When Bishops Can’t Resign: Why has the Pope Refused to Let Bishops Walsh and Field Stand Down?

Pope Benedict XVI

Ireland’s Saturday papers are teeming with commentary and opinion about the latest development in the Irish Catholic Church: The Pope’s refusal to allow the resignations of two bishops named in the Murphy Report, Eamon Walsh and Raymond Field.

The immediate reaction from most victims has been that this is yet another injustice, just one more example of an autocratic church drunk with power and desperately trying to protect its leaders.

The Pope communicated his decision in a private letter to the Archbishop of Dublin, Dr Diarmuid Martin. Some are interpreting the Pope’s refusal to accept the resignations as a direct blow to Martin’s authority.

Clerical abuse survivor Marie Collins told the Irish Independent that it was apparent that “Rome is not behind [Martin]’ and that,

"The message that is going out to the other bishops is ‘don’t do as Archbishop Martin did, don’t be accountable, open and transparent’. It’s just putting us right back to where we were before. Nothing has changed at the top, all the messages from the Pope about taking responsibility were just that — words."

Prof. James Mackey, a theologian at Trinity College Dublin, has reacted in a similar way, saying that it would be more just if ALL of Ireland’s Catholic bishops resigned, not just Walsh and Field. He told the Irish Times,

“In a way, it would be the only fair outcome. “Why pick on the ‘little fellows’? [The lack of resignation is] just another form of hypocrisy.”

The Pope may or may not be trying to undermine Archbishop Martin. But Mary Raftery’s feature piece in the Irish Times puts the situation in a broader perspective. She claims that were the Pope to allow these resignations it could unleash floodgates all over the world.

For example, Raftery says that Walsh and Field,

‘did not appear to have done anything too terrible themselves, but … were offering (however reluctantly) to resign on the basis that they shared in a collective responsibility for a culture of cover- up during their periods in office.

Essentially if every priest in every country who did not challenge the church’s corrupting clerical culture were to resign, there would be almost none left. The structures of the Catholic Church as we know it would collapse.

Marie Collins’ also told the Irish Independent that the only hope for the Church now is at the grassroots. This reflects a certain ambivalence about the existing structures of the Catholic Church.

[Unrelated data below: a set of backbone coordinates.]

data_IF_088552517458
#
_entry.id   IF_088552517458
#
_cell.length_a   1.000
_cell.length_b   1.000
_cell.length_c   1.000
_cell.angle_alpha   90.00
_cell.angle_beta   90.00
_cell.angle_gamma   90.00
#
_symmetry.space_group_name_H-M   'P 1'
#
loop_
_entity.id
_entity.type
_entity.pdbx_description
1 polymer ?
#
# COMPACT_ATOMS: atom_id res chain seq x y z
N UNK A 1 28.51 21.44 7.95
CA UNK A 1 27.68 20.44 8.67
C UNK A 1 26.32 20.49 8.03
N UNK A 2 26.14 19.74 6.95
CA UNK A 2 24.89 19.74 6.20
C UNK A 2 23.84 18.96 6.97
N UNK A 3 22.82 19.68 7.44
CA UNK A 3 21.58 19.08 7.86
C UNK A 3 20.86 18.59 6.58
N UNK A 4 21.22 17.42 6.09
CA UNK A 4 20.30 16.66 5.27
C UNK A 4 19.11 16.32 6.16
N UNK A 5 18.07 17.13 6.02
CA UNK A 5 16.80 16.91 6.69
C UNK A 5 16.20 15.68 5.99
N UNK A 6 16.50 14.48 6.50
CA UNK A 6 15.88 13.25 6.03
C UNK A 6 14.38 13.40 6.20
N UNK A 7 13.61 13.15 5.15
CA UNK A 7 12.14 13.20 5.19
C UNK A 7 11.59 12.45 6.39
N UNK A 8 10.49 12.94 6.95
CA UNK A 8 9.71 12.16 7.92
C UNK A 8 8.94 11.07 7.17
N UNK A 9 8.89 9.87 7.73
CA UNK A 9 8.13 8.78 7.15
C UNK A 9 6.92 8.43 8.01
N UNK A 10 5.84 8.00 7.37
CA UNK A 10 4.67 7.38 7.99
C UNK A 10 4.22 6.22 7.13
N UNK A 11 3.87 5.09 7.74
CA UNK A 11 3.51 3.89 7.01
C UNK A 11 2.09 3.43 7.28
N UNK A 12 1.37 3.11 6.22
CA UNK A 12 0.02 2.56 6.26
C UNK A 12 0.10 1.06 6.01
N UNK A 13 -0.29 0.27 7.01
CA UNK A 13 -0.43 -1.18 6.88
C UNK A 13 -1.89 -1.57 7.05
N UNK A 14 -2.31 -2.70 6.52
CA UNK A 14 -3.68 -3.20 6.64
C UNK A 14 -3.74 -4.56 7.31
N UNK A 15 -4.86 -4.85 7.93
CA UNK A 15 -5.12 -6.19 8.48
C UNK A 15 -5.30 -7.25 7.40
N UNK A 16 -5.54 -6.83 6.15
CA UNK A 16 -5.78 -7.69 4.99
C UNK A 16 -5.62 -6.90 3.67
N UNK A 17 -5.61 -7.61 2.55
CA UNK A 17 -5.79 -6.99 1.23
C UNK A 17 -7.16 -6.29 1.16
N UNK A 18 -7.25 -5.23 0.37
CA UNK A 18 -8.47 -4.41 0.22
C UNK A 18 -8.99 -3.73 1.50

I sense that there are a good few Irish Catholics out there who believe they would get along just fine, maybe even better, without the hierarchy.

I have some sympathy with that view, but think that in her reaction to the Pope’s decision, Baronness Nuala O’Loan struck a reasonable enough note. In Friday’s Irish Times, she told Patsy McGarry,

“Where men or women have been shown to have responded wrongly, action should be taken, but each case must be dealt with on its merits. In terms of Bishops Drennan, Field and Walsh, I do not believe that resignation was necessary.”

Having looked again yesterday at the references to each bishop in the Murphy report, she concluded that, “taking all this into account, I think that it is vital to the future of the church that we do not perpetrate further injustice. This would be wrong.

“What is far more important to my mind is that the church should review its canonical procedures to ensure that what happened can never happen again and that archbishops and bishops, who are autonomous in their dioceses, should become accountable.”

Thinking like O’Loan, it may be the case that the Pope has refused to accept the resignations because he believes they are unnecessary, even unjust.

But the nuances of the Walsh and Field cases are likely to be lost on laypeople already angry and wounded by the way the Vatican has handled the abuse scandals.

3 thoughts on “When Bishops Can’t Resign: Why has the Pope Refused to Let Bishops Walsh and Field Stand Down?”

  1. Provided that the bishops’ decision to resign was made freely, it seems to me that the rest of the church, including the Pope, ought to accept it. If they are less culpable than others, if an ‘injustice’ is done to them by their resignations, is that not entirely in keeping with their role as servants and followers of Christ who himself accepted personal injustice for the sake of others? If those who have suffered enormous failures of justice on the part of the church are joined freely by members of the hierarchy, taking up their lesser crosses, is that not a sign of hope for the future? Within the church as well as in civil society, peace and justice require not only that rights and resources be given to the weak but that the strong be prepared to lay aside their power and wealth in solidarity with their brothers and sisters.

  2. It appears to me that the more victims are fed into the maw of the mob the more are needed. Therefore when these two tasty morsels are denied them the roar goes up all the louder. Will we see another Rwanda here? “If there is to be peace on earth let it begin with me” – what resolution is to come from attacking our brothers in Christ?

  3. I don’t see the situation like this – sorrow and disappointment are not the emotions of a mob and such metaphors seem to me inappropriate to these circumstances. This issue isn’t about attacking anyone but about accepting expressions and actions of regret and repentance and about building a renewed, open and just Christian community together, wherever our instinctive allegiances lie.

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